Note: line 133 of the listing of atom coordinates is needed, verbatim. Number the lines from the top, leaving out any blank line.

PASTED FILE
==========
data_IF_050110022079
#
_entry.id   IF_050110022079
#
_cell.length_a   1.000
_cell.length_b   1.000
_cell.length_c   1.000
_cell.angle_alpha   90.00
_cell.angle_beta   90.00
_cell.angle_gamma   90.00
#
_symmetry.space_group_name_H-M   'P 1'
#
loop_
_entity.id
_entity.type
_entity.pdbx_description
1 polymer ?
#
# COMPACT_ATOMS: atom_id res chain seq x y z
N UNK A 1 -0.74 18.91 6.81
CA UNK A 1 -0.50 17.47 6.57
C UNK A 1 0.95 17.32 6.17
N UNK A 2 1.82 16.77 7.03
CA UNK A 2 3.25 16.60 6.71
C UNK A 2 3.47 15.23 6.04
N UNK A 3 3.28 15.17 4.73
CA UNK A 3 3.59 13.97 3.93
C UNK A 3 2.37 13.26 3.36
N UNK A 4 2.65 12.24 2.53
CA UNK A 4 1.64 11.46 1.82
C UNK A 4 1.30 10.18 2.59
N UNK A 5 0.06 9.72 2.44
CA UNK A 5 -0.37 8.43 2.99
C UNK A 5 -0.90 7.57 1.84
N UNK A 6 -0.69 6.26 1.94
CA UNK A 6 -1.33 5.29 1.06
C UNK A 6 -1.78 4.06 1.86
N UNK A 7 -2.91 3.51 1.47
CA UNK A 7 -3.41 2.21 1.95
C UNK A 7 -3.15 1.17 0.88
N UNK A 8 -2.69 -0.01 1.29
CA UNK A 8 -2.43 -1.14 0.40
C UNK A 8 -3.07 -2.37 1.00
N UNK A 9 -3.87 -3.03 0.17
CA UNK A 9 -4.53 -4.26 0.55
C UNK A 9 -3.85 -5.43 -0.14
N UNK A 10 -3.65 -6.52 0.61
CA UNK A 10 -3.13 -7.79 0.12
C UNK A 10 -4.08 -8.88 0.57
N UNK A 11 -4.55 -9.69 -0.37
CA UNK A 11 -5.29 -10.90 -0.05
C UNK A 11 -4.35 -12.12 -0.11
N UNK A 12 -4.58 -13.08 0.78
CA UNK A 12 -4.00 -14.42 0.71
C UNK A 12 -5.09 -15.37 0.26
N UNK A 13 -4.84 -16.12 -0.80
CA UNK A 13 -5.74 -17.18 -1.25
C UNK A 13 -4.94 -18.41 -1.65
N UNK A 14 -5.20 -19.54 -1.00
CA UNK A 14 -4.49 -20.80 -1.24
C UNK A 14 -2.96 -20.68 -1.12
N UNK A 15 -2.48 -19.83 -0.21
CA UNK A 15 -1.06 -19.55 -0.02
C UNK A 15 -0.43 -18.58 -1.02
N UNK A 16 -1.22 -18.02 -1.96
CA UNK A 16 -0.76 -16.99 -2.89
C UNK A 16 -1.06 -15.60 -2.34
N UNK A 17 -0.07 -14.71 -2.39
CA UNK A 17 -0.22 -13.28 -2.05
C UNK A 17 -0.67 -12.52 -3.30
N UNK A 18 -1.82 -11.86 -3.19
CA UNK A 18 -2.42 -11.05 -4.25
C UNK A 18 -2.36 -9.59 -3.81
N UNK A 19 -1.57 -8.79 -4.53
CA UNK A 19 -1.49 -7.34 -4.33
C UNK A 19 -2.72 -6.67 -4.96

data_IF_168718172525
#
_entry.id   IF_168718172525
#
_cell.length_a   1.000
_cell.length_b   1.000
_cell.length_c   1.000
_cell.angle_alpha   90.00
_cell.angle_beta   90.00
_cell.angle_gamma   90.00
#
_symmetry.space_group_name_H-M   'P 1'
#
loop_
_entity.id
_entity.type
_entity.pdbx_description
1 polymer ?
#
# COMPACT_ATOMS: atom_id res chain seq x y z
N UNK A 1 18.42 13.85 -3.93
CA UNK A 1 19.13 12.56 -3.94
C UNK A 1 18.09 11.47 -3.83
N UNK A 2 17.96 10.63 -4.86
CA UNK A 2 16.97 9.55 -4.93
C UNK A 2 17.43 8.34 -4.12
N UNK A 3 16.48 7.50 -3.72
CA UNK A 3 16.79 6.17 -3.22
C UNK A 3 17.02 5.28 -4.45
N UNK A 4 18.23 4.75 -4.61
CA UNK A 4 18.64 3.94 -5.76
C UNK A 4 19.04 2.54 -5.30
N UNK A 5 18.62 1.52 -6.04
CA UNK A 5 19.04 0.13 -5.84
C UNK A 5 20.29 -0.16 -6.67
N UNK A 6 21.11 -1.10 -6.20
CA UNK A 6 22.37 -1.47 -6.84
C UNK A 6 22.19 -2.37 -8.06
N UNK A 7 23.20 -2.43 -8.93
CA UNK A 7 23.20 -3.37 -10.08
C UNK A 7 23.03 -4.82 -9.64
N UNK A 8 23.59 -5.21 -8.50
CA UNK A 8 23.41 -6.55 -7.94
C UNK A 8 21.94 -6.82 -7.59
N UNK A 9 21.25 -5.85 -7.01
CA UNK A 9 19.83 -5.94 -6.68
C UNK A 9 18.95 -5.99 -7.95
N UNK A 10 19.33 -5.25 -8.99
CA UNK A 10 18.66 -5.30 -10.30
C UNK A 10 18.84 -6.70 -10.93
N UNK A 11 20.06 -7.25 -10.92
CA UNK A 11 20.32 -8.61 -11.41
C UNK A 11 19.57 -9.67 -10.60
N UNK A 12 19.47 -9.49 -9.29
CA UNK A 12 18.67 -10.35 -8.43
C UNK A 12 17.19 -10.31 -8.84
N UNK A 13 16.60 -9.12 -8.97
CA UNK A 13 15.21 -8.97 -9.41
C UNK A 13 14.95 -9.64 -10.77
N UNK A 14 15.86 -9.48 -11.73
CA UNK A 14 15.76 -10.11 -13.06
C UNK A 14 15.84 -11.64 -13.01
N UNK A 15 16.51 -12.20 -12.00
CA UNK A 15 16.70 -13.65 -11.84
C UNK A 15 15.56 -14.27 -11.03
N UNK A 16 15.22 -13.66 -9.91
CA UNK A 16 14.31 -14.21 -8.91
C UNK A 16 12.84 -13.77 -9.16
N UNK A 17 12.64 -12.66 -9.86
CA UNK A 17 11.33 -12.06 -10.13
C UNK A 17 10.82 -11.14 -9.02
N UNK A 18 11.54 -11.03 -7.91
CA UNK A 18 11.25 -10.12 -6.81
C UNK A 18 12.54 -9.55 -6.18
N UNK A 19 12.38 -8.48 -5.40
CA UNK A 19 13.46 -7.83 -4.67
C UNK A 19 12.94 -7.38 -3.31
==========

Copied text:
C UNK A 12 17.19 -10.31 -8.84